ITV has praised dance group Diversity for their “authentic, heartfelt” performance on Britain’s Got Talent where the dancers re-enacted the death of George Floyd.
The routine saw a white police officer kneel on the chest of Ashley Banjo, echoing the killing of Mr Floyd in the US, while other dancers crowded around with smartphones as if to film and take photos of the incident.
Inspired by the Black Lives Matter movement, the dance troupe then took a knee against racism and police brutality.
Banjo, the leader of Diversity – who won Britain’s Got Talent in 2009 – has stepped in as a temporary judge on the show after Simon Cowell injured his back.
The performance was widely praised on social media during the show on 5 September, but Ofcom confirmed to Sky News that there had been over 21,000 complaints by 14 September.
An ITV spokesman said: “Britain’s Got Talent has always been an inclusive show, which showcases diversity and supports strong storytelling in all forms and ITV stands behind the decision to broadcast Diversity’s performance on BGT.
“Ashley and the group are a great example of the talent, creativity and diversity of modern Britain and their performance was an authentic, heartfelt response to many of the issues and events which have affected society in 2020.”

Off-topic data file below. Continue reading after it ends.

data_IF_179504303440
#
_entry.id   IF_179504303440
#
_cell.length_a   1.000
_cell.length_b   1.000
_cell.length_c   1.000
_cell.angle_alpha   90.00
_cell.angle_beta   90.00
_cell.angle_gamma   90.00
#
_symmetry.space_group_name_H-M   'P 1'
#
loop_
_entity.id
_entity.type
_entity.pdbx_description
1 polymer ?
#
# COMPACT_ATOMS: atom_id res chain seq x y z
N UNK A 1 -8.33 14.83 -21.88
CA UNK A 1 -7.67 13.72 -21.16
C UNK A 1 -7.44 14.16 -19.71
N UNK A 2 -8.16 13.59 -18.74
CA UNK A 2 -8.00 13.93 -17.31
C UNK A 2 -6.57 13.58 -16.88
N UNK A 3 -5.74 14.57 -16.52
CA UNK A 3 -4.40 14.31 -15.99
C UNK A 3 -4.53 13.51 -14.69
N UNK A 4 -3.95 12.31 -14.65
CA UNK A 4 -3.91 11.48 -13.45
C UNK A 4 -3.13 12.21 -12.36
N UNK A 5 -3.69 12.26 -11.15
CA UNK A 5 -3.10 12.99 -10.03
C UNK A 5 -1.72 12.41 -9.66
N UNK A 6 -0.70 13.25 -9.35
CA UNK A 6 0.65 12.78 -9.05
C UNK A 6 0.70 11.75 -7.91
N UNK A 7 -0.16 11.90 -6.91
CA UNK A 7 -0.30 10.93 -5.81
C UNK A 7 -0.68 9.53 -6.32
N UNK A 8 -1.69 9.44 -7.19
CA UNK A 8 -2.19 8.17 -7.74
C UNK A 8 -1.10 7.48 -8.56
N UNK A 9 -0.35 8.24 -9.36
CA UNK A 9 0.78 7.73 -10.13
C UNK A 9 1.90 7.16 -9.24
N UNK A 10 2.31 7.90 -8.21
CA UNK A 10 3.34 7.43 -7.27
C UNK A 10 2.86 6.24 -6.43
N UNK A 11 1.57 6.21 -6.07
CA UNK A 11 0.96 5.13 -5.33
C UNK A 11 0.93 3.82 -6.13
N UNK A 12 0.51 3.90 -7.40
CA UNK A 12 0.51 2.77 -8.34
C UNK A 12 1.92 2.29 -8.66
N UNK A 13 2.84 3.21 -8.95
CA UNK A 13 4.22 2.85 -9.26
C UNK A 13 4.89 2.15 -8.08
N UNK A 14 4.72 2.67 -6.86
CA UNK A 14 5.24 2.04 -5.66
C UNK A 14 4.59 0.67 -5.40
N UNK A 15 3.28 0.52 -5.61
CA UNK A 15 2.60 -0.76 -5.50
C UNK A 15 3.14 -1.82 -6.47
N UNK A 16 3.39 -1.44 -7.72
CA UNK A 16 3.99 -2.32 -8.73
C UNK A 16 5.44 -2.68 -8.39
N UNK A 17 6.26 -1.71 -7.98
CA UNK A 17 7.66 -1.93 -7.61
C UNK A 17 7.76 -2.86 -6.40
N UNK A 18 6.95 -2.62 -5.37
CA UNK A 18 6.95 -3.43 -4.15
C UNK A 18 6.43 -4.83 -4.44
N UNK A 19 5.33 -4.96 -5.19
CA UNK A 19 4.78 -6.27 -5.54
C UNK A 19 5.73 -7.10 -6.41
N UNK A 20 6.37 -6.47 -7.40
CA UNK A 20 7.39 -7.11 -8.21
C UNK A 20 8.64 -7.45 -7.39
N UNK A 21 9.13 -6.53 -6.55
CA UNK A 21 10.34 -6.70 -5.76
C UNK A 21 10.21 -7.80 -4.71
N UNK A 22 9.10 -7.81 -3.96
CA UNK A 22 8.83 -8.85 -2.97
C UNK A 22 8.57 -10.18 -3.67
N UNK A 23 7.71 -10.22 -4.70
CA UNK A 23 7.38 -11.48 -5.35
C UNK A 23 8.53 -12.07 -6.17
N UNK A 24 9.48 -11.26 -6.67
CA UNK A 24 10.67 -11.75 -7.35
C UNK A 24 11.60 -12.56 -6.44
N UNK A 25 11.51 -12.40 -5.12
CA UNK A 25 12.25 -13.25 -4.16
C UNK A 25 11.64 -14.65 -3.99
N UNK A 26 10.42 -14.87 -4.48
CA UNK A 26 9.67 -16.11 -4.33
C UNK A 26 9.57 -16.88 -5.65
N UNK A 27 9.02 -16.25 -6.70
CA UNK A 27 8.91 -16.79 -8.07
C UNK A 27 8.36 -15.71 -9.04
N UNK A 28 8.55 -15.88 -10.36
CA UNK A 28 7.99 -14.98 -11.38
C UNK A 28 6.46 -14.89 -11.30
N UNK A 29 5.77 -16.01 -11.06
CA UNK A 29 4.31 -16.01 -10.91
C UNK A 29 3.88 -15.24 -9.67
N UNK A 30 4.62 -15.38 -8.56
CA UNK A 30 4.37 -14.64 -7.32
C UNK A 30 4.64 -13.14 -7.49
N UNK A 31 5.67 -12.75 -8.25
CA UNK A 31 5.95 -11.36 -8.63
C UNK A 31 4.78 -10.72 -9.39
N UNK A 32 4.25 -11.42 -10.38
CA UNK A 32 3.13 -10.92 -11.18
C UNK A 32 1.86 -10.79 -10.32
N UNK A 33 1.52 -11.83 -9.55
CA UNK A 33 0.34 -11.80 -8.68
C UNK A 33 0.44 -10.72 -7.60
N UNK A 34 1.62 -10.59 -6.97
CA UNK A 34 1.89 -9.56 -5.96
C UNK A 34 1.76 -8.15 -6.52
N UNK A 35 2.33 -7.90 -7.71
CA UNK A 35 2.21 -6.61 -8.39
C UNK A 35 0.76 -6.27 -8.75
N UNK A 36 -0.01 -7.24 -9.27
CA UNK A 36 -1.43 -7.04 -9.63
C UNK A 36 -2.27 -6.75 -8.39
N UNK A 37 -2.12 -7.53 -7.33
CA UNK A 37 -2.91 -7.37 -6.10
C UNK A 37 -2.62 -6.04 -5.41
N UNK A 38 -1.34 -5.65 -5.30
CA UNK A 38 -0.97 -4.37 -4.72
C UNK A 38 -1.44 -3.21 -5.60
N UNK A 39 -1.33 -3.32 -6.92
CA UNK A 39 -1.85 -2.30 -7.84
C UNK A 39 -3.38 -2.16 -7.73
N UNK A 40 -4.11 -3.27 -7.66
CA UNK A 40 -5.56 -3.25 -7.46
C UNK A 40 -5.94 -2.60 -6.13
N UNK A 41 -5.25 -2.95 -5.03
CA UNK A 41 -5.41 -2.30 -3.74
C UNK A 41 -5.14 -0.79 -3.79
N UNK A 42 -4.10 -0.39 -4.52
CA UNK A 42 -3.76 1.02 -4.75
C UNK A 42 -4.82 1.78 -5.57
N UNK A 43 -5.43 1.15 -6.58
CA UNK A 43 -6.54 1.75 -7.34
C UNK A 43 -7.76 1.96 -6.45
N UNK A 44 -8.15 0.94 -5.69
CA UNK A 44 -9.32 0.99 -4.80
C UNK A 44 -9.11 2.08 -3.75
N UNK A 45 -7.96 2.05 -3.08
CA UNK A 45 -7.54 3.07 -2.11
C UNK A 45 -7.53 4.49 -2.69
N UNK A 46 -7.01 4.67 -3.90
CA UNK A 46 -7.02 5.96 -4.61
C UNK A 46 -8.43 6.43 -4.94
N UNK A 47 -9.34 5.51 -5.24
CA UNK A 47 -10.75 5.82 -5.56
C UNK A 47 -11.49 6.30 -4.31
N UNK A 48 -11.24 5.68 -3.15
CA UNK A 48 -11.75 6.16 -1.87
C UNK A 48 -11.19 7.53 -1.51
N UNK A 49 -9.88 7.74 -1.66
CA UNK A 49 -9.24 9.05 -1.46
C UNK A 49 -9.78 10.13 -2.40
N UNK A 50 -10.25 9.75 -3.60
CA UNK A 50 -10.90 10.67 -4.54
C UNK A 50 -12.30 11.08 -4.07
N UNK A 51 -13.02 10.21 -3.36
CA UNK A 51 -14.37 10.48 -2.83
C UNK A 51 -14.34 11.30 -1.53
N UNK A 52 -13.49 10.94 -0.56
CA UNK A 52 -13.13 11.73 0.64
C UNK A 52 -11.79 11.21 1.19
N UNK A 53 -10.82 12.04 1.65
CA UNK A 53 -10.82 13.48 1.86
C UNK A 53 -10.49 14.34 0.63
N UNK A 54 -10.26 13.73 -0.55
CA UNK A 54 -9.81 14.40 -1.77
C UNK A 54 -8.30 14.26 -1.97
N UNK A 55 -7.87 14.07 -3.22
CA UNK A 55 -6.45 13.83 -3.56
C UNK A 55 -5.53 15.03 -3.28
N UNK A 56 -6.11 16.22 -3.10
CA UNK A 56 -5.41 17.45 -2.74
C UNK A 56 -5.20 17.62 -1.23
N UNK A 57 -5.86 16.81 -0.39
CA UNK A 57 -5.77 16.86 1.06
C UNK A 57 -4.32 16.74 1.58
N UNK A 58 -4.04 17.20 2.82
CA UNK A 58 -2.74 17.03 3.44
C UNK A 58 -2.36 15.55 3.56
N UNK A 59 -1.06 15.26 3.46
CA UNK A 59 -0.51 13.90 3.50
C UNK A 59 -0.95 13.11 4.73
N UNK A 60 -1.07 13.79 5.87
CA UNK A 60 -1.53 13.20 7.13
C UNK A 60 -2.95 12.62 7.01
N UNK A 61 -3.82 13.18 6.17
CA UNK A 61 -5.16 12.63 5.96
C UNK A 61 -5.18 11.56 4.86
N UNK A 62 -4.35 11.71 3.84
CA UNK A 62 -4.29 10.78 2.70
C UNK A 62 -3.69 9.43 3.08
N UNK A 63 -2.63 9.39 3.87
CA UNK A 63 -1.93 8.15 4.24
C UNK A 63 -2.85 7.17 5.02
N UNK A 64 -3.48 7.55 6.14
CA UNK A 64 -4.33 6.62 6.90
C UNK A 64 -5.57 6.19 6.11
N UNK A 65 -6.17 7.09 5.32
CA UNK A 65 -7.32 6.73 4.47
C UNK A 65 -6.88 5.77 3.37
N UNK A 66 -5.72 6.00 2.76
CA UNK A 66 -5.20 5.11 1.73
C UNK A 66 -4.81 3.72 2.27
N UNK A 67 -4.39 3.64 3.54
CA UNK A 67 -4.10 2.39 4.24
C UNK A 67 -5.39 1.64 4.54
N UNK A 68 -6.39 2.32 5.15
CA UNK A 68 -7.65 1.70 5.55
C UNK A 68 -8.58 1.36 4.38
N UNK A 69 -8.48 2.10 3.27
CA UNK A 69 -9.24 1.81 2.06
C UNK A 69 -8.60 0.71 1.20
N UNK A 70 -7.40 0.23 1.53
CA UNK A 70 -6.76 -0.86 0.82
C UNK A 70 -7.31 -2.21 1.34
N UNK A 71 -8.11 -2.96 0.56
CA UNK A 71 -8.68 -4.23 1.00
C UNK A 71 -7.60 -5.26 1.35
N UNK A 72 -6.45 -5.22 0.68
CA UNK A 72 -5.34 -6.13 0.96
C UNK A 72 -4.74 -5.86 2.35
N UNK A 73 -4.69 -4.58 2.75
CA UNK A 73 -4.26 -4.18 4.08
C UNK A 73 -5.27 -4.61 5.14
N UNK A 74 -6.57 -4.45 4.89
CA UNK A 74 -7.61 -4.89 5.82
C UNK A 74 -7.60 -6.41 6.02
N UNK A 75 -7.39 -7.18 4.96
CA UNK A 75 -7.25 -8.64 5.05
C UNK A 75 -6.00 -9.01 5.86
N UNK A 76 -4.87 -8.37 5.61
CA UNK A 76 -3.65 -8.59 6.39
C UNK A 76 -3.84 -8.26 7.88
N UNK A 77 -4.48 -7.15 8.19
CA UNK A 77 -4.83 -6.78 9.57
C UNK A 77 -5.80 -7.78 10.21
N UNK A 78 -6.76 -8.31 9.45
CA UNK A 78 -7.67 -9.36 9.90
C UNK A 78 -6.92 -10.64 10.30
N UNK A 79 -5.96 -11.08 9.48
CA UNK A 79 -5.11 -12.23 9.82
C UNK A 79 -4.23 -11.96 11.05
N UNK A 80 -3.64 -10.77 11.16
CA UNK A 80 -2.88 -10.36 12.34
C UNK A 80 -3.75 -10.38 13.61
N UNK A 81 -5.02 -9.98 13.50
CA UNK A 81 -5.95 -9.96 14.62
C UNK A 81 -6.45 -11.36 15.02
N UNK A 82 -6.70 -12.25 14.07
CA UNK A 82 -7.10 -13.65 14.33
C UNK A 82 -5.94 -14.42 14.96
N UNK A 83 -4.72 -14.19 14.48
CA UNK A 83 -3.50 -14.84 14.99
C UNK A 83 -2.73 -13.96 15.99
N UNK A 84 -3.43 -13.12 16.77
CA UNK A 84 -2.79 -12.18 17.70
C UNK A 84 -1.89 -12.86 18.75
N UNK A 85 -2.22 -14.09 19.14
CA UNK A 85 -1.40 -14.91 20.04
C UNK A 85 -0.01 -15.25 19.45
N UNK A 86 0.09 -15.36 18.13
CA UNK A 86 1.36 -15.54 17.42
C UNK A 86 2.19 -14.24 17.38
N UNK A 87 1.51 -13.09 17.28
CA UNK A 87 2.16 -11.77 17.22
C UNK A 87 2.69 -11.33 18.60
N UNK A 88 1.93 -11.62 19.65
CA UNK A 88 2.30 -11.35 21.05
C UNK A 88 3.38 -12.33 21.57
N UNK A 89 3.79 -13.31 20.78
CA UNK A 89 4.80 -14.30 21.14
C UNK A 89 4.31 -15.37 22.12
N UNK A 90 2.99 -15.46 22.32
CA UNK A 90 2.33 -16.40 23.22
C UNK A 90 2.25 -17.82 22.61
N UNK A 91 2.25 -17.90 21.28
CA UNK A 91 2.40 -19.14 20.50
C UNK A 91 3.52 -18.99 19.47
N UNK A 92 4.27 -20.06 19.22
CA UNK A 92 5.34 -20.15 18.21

On Sunday, Banjo shared a video saying that people responding negatively are in the minority and that he has received a “huge” reaction from people praising the routine.
And he added: “We’re feeling positive, happy… proud.
“We stand by every single decision we made with that performance… I’m proud.”
The “negativity” included “racial abuse” and “threats”, he said, adding: “That reaction shows exactly why this performance was needed… racism is very real. I knew it before and I definitely know it now.”
He said the “performance was a round-up of an extraordinary year”.
“Everything from lockdown to COVID-19, to the incredible NHS to the spotlight that’s been shone on racism. Everything that happened with George Floyd in America, the protests, the riots – ultimately culminating in the idea of unity, hope, finding a cure.”